Daughter and I have spent the afternoon at The BBC Good Food Show at The National Exhibition Centre. It’s something we’ve done a few times in the past and thoroughly enjoyed. I caught the train to Birmingham International at what I thought was a reasonable cost of £8 return. The line has recently been upgraded and we now get three trains an hour. The train interiors could do with an upgrade but they’re adequate, reasonably comfortable and well heated, and it’s a lot better than driving there.
The first part of the journey is through the Worcestershire countryside and it always reminds me of what a lovely county I live in. Train stations, it has to be said, are not terribly glamorous, although Bournville is a little more interesting than some. Cadbury’s is right on the doorstep and the station is painted in Cadbury purple. I did attempt a photograph but it wasn’t successful when taken through the train window. I changed trains at Birmingham New Street and caught the London train. Two stations along it stops at Birmingham International where daughter met me. From there it is a short walk, all undercover, to the NEC. I have no idea how many stands there were – perhaps 250, selling all manner of food & drink and food-related products. Many are small independent companies but some of the multiples are represented too.
I don’t like crowds but by avoiding the weekend, it wasn’t bad at all. Past experience has allowed me to be well equipped for the shopping. The first time we went I arrived with just a handbag. What a mistake! My hands were raw from all the carrier bags and then I noticed that all the seasoned ‘Good Fooders’ were using shopping trolleys. I can’t imagine using it anywhere else but the one I bought there and then has accompanied me to the show ever since. In the past we’ve attended demonstrations by Dhruv Baker and Shelina Permalloo (winners of MasterChef 2010 and 2012) but I didn’t know the chef today – Paul Kelly. apparently he is something to do with Bronze Turkeys. Nevertheless, it was interesting to watch.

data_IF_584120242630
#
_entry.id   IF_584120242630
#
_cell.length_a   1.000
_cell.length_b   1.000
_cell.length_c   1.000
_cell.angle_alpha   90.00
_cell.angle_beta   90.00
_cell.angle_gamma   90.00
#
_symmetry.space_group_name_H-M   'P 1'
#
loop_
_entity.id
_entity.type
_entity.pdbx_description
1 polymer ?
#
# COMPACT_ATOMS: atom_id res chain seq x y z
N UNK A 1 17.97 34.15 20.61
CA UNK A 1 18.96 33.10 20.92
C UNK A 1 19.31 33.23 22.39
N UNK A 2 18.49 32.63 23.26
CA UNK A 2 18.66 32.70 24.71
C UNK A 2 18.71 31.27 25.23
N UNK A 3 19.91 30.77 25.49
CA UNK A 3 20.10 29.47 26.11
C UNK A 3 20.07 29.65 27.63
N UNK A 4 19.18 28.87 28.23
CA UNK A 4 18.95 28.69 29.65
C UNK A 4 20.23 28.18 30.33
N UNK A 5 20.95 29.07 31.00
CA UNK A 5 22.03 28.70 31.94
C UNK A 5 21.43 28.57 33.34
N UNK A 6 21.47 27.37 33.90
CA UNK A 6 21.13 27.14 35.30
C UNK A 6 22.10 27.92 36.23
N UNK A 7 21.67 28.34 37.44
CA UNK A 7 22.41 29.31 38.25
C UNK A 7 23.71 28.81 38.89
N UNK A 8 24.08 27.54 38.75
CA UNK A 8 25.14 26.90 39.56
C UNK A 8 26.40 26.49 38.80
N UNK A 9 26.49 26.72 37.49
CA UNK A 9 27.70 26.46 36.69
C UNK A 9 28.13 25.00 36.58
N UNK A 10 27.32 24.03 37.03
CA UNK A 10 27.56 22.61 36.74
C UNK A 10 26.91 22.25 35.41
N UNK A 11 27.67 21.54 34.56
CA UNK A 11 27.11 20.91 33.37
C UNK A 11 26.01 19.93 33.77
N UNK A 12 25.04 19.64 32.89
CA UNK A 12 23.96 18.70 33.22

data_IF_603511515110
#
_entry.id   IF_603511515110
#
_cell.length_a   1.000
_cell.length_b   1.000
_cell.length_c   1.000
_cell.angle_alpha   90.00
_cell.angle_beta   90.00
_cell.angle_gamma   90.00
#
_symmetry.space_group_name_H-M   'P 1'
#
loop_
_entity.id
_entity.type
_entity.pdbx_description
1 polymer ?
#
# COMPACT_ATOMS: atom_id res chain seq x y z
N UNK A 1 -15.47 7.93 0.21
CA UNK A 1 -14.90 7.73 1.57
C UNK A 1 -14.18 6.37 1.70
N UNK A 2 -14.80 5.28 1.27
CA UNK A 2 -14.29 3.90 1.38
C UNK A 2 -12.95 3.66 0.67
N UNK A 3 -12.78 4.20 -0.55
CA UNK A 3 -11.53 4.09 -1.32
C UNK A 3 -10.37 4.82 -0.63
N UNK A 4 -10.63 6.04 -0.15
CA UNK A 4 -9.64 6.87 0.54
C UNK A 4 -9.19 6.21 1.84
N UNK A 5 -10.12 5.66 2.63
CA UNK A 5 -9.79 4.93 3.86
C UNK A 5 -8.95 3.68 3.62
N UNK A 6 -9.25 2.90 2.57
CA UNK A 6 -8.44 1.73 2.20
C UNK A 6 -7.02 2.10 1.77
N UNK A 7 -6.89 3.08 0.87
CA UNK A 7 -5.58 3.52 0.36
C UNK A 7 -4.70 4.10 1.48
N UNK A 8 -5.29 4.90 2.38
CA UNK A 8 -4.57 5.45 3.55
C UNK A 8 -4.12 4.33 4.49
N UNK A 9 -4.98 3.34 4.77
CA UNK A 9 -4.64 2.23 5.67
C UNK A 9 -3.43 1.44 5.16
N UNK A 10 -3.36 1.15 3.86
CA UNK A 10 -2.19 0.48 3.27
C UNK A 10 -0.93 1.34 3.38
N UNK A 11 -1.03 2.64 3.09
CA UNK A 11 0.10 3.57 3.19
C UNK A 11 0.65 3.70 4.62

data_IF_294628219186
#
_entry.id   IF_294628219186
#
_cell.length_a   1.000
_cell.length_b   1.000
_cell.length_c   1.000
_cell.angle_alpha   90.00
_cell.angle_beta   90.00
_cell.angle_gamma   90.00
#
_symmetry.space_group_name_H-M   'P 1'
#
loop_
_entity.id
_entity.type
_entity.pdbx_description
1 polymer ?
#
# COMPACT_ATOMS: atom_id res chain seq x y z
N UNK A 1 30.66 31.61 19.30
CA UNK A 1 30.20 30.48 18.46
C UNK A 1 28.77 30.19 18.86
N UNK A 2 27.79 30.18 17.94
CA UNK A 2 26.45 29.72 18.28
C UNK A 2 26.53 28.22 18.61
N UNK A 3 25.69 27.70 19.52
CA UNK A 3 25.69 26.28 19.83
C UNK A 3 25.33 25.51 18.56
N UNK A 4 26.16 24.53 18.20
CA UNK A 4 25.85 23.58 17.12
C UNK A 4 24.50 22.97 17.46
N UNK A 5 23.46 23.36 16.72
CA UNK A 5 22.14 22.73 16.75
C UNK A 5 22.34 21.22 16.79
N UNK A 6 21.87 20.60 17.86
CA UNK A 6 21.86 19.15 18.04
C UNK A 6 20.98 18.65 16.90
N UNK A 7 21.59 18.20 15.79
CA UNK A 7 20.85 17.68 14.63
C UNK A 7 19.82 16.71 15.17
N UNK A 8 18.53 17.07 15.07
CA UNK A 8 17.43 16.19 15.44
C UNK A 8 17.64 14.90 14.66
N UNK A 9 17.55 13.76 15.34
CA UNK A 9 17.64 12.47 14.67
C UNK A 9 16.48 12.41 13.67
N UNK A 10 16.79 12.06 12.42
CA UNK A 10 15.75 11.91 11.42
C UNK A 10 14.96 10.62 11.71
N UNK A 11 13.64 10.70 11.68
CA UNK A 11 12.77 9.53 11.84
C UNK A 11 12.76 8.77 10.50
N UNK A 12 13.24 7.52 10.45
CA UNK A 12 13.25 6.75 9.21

Both daughter and I are more than a little in love with Joe & Seph popcorn. The company produces bags of savoury popcorn in numerous flavorful combinations, my favourites being Camembert, Goats cheese & black pepper and Stilton & walnut. They didn’t have the latter so I substituted Marmite flavour. I’m one of the ones who love the stuff. The offer price for six bags was 25% cheaper than usual so we split a bag of six. Above is daughter buying falafel – one of her favourite things to eat.
I still got my Stilton & walnut fix though – in a loaf of ciabatta. There were lots of different ones to try and I just know it’s going to be the perfect accompaniment to some of the delicious Lymn Bank Farm cheeses. Four of them are now safely stored in the freezer ready for Christmas. I’ve bought the ginger one in the past and I know it’s exceedingly yummy!
Both great fans of flavoured oils we also split a selection of these It is a lot cheaper to buy them in multiples. I also bought a selection of ‘spice drops’. These are concentrated oils to use as flavouring. For example, one drop of the orange oil is equivalent to the grated zest of an orange. I chose orange, lime and rose. Another Christmas treat – a bottle of Limoncello. First tasted in Florence (and again in Rome) this is one of the very few alcoholic drinks that stops me from being teetotal.
Just before coming home we treated ourselves to marshmallows with white melted chocolate from the chocolate fountain stand. Shamelessly decadent but sooooo amazing!
Husband got a giant Danish pastry as a thank you for driving me to and from the station.